Intel behind Pixel's Visual Core co-processor
While the Pixel 2 XL might be copping a lot of flak for apparent deficiencies in its LG Display-sourced pOLED panel, no one is questioning how good the camera is on the device. Google recently revealed that it has a special custom-designed Visual Core co-processor within it that it will activate in the forthcoming Android 8.1 Oreo update. It has now been revealed that Google co-developed the silicon with chip giant Intel.
A teardown by iFixit last week uncovered the Visual Core and noted that it had a serial number that begins with “SR3,” which is a how the serial numbers on some Intel chips begin. CNBC has now confirmed with Google that it did indeed work with Intel on the chip and did so because there was no component on the market that met their requirements for what they wanted the chip to do. With Intel pulling out of the mobile chip market last year, killing the Intel Atom line, it seemed that they had ended their formal interest in developing mobile silicon – not so apparently.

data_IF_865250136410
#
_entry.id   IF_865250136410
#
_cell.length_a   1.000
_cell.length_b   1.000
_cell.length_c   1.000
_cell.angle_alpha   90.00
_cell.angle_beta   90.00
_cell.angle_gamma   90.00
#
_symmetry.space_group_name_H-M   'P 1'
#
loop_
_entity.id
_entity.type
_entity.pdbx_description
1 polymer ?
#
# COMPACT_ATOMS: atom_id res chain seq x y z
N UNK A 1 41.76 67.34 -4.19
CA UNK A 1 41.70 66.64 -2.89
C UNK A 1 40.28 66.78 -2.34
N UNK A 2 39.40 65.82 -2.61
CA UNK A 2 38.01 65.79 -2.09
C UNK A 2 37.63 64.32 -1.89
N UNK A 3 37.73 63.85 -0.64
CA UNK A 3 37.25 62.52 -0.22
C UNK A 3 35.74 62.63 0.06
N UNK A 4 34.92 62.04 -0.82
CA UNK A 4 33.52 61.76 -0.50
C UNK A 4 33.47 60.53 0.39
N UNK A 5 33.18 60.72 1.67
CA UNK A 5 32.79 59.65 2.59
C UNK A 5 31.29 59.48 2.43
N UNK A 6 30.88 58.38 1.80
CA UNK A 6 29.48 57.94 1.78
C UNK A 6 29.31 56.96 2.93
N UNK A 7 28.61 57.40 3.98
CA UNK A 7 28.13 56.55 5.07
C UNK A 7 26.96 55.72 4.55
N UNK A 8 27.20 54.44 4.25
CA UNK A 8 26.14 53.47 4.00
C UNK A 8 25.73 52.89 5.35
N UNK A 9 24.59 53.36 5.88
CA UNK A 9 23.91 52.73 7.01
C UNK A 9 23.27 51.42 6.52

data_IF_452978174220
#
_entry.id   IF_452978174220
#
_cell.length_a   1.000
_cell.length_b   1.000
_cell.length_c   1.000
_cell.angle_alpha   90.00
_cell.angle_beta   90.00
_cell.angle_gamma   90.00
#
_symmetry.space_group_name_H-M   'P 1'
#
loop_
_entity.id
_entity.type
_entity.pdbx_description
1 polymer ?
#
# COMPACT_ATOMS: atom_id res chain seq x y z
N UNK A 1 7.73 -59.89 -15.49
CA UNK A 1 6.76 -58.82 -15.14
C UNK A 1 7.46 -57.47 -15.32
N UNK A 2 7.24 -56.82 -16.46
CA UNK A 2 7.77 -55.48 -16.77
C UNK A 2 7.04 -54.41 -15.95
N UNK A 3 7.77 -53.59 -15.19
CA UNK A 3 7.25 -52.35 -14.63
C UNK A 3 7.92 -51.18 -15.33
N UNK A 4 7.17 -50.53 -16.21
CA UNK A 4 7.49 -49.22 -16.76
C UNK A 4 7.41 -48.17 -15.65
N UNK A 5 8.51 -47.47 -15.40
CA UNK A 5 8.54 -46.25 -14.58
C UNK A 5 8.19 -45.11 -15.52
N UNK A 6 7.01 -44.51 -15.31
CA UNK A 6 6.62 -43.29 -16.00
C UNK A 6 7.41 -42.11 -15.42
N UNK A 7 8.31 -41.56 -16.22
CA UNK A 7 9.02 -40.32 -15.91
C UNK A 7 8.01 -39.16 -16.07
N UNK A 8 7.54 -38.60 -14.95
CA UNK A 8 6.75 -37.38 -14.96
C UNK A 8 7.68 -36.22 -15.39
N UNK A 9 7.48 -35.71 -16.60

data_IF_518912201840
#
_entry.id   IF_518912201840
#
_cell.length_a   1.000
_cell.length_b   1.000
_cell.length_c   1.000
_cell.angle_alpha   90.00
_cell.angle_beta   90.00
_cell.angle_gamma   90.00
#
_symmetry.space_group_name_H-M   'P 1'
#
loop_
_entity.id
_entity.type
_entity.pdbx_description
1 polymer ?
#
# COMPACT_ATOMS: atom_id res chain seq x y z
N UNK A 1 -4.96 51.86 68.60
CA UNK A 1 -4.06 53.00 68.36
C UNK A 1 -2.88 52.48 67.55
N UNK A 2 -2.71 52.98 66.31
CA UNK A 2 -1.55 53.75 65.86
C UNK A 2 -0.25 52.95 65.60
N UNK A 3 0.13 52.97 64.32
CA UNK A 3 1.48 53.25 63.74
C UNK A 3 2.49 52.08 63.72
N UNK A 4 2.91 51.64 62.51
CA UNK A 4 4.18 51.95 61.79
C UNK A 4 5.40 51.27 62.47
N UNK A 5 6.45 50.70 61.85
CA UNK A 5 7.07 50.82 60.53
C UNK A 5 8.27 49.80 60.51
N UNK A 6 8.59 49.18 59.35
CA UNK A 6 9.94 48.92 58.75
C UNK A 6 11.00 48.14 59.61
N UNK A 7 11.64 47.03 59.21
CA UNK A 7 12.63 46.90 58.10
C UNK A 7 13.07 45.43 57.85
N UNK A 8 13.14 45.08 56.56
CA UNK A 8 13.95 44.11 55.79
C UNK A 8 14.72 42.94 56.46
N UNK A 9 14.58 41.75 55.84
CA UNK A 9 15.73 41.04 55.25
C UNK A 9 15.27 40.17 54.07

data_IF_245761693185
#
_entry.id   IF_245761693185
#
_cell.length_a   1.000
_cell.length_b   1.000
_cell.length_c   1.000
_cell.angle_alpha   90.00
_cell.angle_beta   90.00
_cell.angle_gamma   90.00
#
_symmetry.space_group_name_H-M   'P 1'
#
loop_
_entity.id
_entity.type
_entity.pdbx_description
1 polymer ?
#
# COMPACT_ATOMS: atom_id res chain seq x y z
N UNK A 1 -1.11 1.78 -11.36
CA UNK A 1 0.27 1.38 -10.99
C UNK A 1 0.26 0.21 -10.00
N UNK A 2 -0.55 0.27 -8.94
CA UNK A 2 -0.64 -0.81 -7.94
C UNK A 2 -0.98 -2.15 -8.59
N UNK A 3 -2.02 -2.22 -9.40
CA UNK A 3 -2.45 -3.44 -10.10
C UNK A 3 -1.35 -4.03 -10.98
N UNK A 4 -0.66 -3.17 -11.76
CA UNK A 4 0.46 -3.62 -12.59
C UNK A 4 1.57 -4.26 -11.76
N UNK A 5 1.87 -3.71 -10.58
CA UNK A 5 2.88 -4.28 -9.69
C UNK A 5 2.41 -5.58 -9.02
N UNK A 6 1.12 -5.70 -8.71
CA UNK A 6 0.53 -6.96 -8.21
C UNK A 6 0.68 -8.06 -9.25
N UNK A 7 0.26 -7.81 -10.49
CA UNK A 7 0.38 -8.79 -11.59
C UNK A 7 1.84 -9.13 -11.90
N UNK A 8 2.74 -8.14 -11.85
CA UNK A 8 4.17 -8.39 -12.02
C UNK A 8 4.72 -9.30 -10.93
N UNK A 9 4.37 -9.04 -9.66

At the center of the Visual Core is an Image Processing Unit (IPU) that features eight custom cores, each with 512 arithmetic logic units (ALUs). This delivers more than 3 trillion operations per second with ultra-low power draw. When activated, with will use machine learning to deliver HDR+ photos that are processed five times faster and us less than one-tenth the energy that is currently being drawn from the Snapdragon 835 to undertake the same task.
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